Dr Keith Turner and Professor Marvin Whiteley of the University of Texas at Austin were intrigued by this phenomenon and looked at 19th century microbiology as a case study. To get a better insight into what really happened in laboratories a century and a half ago, they studied a paper by Louis Pasteur, one of the founding fathers of modern microbiology. Written in 1877, it is entitled Charbon et septicémie (Anthrax and septicaemia, an inflammatory response of the body to severe infections). The manuscript is written in Pasteur’s native French, so the researchers enlisted the help of Dr Turner’s wife, who translated the original text into English. Together, they have published their thoughts on Pasteur’s paper in the Journal of Medical Microbiology. Continue reading

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Unwelcome colonisers: biofilm formation on voice prostheses

ResearchBlogging.orgDiagram_showing_the_position_of_the_stoma_after_a_laryngectomy_CRUK_361.svgA human being’s voice is one of their most distinguishing and individual features. Most of us have experienced the frustration of temporarily losing our voices – but for many survivors of laryngeal cancer (cancer of the voice box), this loss is permanent. A laryngectomy, or full removal of the larynx, is a common last resort to treat this cancer if other options have failed. This operation disconnects the windpipe from the nose and mouth, leaving the patient to breathe through a hole in their neck called a stoma. The side effect of this operation, however, is that patients lose the ability to speak.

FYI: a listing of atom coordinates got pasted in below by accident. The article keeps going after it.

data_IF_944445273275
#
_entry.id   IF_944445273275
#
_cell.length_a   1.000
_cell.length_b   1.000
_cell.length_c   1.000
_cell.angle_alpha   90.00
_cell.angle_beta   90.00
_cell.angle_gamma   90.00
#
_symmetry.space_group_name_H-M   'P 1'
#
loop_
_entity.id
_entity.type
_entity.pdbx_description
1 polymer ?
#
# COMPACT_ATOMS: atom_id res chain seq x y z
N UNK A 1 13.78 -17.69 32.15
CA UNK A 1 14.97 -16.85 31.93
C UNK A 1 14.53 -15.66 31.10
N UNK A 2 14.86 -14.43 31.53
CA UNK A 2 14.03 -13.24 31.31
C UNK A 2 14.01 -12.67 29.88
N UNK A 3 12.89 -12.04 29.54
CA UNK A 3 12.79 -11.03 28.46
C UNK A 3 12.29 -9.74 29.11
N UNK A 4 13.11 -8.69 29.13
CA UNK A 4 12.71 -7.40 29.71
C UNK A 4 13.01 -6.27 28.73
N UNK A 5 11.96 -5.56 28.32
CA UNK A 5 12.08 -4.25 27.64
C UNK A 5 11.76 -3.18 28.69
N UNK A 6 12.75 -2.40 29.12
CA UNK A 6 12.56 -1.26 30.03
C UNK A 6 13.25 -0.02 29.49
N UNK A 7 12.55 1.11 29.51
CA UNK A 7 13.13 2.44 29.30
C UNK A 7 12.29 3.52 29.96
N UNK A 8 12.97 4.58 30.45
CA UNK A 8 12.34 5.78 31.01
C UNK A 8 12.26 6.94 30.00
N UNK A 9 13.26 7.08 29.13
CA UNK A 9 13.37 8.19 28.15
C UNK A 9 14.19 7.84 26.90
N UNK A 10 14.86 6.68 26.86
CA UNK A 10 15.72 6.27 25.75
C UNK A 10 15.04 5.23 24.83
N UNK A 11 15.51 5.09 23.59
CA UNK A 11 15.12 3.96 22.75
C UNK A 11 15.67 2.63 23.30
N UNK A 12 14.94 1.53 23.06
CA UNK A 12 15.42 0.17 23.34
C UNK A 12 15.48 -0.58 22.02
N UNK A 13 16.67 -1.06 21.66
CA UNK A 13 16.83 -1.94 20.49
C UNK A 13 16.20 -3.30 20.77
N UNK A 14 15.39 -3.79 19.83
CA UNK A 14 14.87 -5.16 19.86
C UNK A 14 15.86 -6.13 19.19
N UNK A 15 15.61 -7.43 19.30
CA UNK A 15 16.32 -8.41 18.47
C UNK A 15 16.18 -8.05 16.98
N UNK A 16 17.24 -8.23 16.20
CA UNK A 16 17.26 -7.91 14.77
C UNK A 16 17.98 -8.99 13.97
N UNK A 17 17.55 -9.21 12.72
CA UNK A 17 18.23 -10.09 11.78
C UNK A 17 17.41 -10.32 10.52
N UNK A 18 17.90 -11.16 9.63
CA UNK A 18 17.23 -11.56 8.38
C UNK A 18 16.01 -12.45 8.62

The challenge of giving these patients a voice has been partially solved; voice prostheses (VP) have been developed to allow people without larynges to speak again, albeit on a severely limited scale. A VP is a one-way valve that is placed into a puncture between esophagus and windpipe. If the stoma is covered, this valve allows air to escape through the esophagus and the mouth. With considerable training, people can then use this air to produce sounds in a variety of manners. An example of voice prosthesis speech can be heard in this video. Continue reading

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New to Science – September Edition